Princes’ Islands (Turkish: Adalar) are a group of nine islands off the Asian coast of Istanbul, Turkey. Princes’ Islands take their name from the fact that during Byzantine and early Ottoman period, members of dynasties who fell out of favor were sent to exile there. Until late 19th century, when regular steamer transportation showed up in the seas around Istanbul, these islands were considered remote and far-away places. Apart from the exiled princes, only a handful of monks found these islands inhabitable then, a fact which gives the islands their former name in Turkish: Keşiş Adaları (“Islands of the Monks”).
These islands prove to be a good day-trip especially when you are bored of the crowd, noise, and traffic of Istanbul. Quite a shock is what many travelers experience upon their return to the city, when full-blast car horns are still the way how they were when left behind early in the morning.
One of the best times to be on the islands is during spring (April-May) and during autumn (September-October). During these seasons, the air is neither that cold nor hot, the islands are not very crowded and during spring (especially in late March), the mimosa trees, which are some sort of symbol of the islands, are in full bloom of their yellow flowers. At weekends during summer (June-August), all of the islands are really crowded, and so are the ships. Avoid if you can. During winter, the exact opposite is the case. However, if you want to enjoy the islands blanketed by snow and/or a very gloomy and almost deserted “ghost-town” experience and don’t mind the biting cold, then winter is definitely that season.
If you don’t have time to visit all of the islands, pick Büyükada: it’s undoubtedly the “queen” of the islands.
Upon getting off the ferry, you’ll recognize the clock at the square just a block up in front of you. This is the main square of Büyükada, and around it is the town centre. Most grocery stores are to your left, as well as the restaurants which also occupy the waterfront to your left when exiting the quay. From the clock, major roads of the island diverge left (east), right (west), and straight ahead (south) among some mansions (best of which are lined on the main road to right) towards the hill, as well as narrower streets and alleys connecting these. These roads join each other again in Birlik Meydanı Square, the geographical centre point of the island, lying amongst pine woods between the two main hilltops. From that square, whether you take the road to left or right, you will end up in the same square, as that road encircles the southern half of the island, at a distance to the sea. The Chuch of St George lies at the end of another cobbled uphill path starting from Birlik Meydanı. There is a large and detailed map of the island posted at the left of exit of ferry quay.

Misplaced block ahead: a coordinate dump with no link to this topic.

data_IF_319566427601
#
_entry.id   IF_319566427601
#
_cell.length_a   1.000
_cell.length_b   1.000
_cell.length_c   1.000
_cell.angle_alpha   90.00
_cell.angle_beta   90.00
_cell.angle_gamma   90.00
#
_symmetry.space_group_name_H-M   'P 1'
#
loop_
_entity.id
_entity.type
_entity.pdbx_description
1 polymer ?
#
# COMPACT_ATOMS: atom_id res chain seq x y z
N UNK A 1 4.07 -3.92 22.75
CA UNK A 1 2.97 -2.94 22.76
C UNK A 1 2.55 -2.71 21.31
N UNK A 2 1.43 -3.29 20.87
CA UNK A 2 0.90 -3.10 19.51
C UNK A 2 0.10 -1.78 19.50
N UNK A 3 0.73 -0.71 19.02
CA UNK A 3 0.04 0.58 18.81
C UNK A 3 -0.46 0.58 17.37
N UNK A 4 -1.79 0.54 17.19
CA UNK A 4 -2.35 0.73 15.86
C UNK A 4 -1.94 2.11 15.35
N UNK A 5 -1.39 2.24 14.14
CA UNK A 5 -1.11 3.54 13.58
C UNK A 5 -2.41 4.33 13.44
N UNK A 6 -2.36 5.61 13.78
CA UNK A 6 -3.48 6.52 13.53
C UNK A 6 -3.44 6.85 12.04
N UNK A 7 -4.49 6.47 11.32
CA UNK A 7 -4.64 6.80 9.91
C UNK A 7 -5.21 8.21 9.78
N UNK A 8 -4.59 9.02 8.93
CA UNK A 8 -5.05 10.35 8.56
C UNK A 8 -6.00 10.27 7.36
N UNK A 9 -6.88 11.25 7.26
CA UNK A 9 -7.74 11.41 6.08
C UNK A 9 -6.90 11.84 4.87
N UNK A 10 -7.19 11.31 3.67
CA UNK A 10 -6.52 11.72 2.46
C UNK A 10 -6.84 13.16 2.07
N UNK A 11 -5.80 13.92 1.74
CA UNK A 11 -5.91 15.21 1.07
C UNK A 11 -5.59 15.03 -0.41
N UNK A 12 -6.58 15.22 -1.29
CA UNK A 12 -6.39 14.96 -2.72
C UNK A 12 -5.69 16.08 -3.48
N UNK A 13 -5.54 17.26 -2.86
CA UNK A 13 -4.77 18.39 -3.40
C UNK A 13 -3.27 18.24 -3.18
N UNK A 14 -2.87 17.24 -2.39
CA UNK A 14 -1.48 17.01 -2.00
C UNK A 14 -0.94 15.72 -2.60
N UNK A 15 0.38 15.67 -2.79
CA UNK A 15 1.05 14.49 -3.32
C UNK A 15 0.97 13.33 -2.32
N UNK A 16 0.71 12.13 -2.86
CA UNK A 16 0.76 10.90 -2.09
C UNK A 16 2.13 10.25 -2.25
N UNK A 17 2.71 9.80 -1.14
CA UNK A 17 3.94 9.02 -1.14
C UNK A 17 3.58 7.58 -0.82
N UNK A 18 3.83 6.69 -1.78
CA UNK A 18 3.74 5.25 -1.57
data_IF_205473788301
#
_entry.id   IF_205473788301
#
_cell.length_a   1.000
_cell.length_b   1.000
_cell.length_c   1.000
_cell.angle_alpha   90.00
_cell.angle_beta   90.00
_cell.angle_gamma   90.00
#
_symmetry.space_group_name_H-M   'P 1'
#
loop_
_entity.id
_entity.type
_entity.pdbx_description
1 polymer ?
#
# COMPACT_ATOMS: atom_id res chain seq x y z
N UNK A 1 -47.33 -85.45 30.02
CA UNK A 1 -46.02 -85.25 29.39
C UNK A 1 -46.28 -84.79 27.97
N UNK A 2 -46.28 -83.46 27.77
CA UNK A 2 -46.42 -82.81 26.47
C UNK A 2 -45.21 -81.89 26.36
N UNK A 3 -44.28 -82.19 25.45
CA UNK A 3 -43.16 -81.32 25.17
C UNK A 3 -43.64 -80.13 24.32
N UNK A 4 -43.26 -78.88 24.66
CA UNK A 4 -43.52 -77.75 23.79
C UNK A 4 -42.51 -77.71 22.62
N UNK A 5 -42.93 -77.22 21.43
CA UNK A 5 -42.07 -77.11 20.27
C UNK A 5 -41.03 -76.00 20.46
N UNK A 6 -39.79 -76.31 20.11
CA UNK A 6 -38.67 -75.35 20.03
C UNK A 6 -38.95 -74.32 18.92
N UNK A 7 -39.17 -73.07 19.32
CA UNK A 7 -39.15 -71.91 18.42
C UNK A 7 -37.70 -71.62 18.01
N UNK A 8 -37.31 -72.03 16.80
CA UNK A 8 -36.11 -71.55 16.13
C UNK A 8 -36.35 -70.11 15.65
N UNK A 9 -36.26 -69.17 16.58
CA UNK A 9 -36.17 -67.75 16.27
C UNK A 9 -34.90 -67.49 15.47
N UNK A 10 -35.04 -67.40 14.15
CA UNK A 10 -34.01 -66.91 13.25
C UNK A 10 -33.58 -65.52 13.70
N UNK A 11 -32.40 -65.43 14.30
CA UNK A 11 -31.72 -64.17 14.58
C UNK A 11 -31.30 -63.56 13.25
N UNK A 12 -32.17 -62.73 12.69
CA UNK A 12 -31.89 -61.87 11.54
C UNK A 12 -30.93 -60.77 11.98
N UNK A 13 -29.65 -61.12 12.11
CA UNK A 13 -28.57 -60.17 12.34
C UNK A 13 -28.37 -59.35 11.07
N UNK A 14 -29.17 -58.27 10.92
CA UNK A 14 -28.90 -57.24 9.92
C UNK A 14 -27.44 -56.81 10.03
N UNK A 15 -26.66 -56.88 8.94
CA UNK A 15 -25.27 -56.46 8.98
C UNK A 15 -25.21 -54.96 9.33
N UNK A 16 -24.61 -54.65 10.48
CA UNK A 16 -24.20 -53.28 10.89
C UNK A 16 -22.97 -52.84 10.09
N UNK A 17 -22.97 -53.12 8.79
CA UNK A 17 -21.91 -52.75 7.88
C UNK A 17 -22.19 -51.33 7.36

The only way to get to islands is by sea: whether Istanbul liners or fast ferries, available at various hours every day. From European Side of Istanbul, you can take a boat from Kabataş, while from Asian Side, the piers with a connection to the islands are located in Kadıköy, Bostancı, Maltepe and Kartal. The most frequent departures are from Bostancı (especially in winter), which also has private mid-sized boat connection to the islands in addition to liners and fast ferries.
Almost all ferries call at all four major islands in a row, but sometimes they first call at Büyükada, and other times at Kınalıada. Island names are not announced by voice inside the ships, so be sure to check the large signs on the quays to make sure that the island you are about to step on is the one that you want to step on.